Shortly after their arrival in Cambodia, they make contact with a local resistance force to whom Mac has sold arms in the past. The colonel agrees to help them locate the Soviet camp, but only after Mac agrees to trade a battle tank for opium. To put this in perspective, it looks a lot like an F-16 worth of psychedelic mushrooms. Without warning, the camp is bombarded with explosives from above. The crew evades certain death by diving into a pond but their prospective guides have been blown to bits. With Plan A firmly in the shitter, they turn to Plan B -- wandering the jungles of Cambodia without the benefit of maps or a compass.

The Soviet camp where Sulin is held captive is run by a brutal general named Yuri, played by Matthias Hues. In a display of cruelty, he challenges an injured prisoner to a fight and dangles the promise of freedom as incentive. After inflicting punishment in the form of internal bleeding, Yuri lets him limp towards the exit for about ten feet before shooting him in the leg and ass. He then throws him into a pit full of crocodiles. While laughing hysterically. Following this comical turn of events, he turns to Sulin and assures her that he won’t harm her. Hmmm.

Meanwhile, our heroic trio is trudging through the jungle without the benefit of sunscreen, insect repellent, or moisture-wicking clothing, because it hadn’t been invented yet. They come upon a riverside camp of Buddhist monks, which reveals their deeply ingrained prejudices about non-Western religions. Mac doesn’t “trust people who don’t eat meat” (true, they don’t). Scott thinks they “sing and shake beads all day” (not entirely true). Terry states that “they’re harmless” (demonstrably false). The “monks” attack them and what follows is a legitimately great fight scene involving some slick rope work and gruesome kills. Though it must be said that for a guy purporting to frequent a Muay Thai gym, Mac doesn’t do an awful lot of kickboxing. After the scrum, Terry tries to start up a motorboat for a getaway but gets captured by a group of Yuri’s rogue military men and is whisked away upriver.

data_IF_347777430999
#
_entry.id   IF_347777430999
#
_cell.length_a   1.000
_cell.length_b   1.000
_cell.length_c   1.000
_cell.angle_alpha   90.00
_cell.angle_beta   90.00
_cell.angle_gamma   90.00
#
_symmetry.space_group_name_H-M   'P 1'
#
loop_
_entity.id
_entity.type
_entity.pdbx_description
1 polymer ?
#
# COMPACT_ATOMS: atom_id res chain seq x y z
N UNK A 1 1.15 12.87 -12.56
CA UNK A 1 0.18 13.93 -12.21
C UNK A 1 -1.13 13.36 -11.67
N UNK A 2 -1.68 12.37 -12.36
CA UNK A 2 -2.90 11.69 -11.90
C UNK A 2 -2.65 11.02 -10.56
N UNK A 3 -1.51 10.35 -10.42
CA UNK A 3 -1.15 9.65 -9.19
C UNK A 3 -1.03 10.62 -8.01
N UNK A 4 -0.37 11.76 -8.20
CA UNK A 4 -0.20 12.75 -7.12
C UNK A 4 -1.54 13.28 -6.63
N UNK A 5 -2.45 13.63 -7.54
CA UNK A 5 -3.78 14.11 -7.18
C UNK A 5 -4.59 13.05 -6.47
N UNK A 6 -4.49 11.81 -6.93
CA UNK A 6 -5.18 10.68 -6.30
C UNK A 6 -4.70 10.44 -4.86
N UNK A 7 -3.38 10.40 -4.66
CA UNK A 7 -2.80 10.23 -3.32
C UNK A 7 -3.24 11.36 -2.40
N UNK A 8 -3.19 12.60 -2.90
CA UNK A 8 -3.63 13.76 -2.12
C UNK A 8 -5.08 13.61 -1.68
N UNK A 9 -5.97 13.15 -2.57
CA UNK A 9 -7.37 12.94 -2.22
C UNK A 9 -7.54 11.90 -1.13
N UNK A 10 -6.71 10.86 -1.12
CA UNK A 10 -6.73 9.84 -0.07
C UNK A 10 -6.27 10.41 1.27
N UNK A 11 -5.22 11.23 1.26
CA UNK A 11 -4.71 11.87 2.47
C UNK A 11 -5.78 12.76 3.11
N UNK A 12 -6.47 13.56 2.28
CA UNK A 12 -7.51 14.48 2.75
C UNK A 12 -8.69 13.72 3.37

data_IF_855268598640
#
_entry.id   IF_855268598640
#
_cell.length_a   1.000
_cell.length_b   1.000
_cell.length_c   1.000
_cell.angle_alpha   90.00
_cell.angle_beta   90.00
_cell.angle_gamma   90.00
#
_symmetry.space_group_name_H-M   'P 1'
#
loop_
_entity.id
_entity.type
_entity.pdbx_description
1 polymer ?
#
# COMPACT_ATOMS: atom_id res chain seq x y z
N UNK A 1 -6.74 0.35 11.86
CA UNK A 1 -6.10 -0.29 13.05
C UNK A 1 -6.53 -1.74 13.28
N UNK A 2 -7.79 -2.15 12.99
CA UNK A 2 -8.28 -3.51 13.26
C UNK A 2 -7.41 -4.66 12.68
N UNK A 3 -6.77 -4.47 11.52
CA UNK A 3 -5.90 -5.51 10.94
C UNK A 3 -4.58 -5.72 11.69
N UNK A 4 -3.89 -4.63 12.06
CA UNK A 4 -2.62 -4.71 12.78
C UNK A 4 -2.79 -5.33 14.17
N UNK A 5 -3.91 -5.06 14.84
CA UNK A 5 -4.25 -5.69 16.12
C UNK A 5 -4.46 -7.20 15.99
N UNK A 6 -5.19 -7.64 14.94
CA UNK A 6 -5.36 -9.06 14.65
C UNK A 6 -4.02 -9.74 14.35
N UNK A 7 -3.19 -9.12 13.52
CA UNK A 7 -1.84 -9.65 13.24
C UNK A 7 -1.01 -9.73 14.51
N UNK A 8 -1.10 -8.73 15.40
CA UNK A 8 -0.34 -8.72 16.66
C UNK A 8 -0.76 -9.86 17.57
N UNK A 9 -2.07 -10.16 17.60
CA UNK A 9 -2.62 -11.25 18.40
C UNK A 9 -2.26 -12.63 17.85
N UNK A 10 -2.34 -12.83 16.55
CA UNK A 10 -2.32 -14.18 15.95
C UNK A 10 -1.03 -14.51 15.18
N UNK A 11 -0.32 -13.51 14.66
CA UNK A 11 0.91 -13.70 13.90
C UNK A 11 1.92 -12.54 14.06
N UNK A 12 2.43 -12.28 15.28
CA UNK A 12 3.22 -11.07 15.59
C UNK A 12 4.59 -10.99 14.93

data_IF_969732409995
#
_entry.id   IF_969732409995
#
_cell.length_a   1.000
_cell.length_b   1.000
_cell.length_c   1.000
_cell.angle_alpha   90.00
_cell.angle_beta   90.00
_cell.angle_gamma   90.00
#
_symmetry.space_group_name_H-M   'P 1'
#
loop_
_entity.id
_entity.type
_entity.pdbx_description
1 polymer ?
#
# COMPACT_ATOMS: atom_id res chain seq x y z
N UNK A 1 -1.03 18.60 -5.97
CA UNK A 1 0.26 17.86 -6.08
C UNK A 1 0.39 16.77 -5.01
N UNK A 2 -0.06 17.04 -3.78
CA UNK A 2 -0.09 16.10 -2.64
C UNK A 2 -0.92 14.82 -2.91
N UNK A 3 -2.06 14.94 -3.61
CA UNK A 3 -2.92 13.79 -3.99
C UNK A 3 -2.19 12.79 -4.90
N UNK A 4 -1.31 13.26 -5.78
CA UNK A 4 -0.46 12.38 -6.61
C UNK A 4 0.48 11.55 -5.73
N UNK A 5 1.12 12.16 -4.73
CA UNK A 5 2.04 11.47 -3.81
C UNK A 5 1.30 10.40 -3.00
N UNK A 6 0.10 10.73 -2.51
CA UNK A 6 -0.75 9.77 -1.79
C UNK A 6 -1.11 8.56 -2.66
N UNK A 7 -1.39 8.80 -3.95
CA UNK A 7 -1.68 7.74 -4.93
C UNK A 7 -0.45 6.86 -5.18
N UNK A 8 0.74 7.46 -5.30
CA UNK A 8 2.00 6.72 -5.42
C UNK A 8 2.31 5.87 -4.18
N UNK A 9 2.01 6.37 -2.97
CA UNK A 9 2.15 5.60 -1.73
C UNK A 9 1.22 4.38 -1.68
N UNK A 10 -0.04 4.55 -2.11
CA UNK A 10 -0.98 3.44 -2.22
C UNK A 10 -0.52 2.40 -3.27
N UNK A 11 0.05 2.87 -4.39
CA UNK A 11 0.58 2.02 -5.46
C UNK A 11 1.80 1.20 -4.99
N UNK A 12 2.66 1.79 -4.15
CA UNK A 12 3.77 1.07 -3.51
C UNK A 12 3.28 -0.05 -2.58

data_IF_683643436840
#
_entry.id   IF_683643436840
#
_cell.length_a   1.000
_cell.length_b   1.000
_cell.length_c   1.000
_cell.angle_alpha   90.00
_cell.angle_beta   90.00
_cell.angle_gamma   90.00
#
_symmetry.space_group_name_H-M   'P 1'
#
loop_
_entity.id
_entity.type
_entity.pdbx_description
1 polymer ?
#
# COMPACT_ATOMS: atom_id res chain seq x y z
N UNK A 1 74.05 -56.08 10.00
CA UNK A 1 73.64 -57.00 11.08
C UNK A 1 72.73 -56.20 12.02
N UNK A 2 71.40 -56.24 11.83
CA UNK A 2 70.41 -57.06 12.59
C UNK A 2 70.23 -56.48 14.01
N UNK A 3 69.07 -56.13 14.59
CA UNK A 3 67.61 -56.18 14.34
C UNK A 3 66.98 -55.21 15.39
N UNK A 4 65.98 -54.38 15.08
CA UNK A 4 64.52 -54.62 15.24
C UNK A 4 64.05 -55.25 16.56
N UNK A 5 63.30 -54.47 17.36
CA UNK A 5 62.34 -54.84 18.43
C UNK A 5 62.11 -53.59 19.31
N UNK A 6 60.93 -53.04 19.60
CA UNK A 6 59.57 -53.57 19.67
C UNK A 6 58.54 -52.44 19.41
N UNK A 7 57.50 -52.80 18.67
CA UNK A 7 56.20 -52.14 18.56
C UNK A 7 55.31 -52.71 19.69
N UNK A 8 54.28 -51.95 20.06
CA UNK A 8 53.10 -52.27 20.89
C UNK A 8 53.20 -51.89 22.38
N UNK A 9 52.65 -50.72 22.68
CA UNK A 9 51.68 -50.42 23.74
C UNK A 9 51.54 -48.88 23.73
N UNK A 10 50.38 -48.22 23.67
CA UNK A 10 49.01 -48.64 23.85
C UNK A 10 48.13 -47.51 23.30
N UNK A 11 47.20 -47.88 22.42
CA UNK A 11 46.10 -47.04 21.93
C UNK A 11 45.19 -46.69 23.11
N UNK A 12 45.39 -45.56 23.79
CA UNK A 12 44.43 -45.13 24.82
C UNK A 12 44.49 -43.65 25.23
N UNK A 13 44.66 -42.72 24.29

Back at the Ruskie Ranch, Terry is forced to fight Yuri’s second in command, an officer played by the legendary Hwang Jang Lee. After a brief show of skill by both fighters, Yuri steps in and asserts his authority. For reasons I’ll leave undisclosed, he decides that both she and Sulin will be executed by overly elaborate means the next morning. However, Mac and Scott have discovered the camp and set a number of overly elaborate traps, bombs, and self-firing machine guns under the cover of night.